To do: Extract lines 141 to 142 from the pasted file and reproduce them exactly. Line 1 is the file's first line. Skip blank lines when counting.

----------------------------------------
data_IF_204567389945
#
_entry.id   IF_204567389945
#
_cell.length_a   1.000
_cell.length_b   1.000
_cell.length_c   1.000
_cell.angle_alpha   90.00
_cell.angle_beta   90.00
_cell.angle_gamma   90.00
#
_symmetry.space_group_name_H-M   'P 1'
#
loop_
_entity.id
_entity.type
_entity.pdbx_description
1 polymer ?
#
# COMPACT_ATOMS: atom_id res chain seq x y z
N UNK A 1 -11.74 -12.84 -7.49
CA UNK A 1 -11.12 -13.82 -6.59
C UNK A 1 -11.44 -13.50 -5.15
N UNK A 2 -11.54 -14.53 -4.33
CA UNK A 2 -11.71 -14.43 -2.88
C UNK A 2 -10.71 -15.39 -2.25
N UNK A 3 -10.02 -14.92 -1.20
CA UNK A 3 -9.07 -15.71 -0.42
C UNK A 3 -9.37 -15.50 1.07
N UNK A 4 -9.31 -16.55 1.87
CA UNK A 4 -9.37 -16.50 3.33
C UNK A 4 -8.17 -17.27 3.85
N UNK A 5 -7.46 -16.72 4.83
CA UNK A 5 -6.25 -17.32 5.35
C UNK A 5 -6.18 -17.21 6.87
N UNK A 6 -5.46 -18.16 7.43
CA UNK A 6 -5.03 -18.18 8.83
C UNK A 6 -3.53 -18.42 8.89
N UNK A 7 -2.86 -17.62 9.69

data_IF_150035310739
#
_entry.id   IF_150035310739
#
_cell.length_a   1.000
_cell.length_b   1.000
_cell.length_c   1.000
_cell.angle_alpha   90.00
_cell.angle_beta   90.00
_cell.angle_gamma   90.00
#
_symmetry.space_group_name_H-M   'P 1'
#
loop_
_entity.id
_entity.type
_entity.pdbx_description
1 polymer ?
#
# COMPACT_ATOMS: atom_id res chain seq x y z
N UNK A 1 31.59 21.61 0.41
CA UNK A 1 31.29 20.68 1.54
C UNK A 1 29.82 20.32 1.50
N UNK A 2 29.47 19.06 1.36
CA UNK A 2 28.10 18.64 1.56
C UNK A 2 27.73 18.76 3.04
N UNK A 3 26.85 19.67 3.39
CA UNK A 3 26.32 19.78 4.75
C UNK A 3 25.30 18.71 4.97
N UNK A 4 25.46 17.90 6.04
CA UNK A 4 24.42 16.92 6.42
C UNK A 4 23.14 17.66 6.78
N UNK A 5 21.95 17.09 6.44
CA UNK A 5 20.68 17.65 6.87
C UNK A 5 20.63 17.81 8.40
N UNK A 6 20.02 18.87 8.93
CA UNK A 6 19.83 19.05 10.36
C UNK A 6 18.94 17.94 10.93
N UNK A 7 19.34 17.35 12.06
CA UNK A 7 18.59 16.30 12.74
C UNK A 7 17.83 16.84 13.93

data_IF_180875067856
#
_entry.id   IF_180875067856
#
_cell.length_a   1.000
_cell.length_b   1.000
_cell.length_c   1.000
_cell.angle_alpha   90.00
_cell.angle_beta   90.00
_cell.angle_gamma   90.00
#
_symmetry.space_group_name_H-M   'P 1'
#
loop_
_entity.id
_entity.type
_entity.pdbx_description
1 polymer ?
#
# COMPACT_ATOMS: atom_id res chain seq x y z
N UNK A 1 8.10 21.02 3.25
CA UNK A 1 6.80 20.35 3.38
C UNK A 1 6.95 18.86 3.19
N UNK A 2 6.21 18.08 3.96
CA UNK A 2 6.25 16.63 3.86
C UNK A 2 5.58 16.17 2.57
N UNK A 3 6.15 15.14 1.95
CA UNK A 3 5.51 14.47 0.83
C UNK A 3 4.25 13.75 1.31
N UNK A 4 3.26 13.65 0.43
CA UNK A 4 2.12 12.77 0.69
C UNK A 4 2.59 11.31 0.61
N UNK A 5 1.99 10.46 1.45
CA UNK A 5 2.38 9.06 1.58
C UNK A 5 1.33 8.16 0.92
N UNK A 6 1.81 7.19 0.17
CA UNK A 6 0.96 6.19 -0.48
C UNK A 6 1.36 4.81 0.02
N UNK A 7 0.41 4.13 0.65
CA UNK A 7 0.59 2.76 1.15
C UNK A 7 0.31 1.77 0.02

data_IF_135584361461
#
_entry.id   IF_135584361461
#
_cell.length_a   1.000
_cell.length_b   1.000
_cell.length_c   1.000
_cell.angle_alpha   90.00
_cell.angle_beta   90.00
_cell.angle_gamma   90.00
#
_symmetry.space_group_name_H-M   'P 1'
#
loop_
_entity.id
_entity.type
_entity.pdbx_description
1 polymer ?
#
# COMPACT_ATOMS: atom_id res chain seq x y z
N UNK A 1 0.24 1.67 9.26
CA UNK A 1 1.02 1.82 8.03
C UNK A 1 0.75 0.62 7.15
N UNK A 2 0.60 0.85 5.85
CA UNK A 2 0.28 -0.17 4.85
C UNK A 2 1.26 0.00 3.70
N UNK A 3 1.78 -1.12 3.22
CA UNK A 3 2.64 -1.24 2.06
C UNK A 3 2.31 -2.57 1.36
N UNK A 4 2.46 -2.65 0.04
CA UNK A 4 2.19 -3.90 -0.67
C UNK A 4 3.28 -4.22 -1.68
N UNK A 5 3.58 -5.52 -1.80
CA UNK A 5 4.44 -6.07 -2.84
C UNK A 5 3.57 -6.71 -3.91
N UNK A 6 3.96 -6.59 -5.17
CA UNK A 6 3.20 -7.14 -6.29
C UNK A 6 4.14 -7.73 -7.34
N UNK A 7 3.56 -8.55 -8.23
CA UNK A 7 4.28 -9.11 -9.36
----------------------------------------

# COMPACT_ATOMS: atom_id res chain seq x y z
N UNK A 1 0.24 1.67 9.26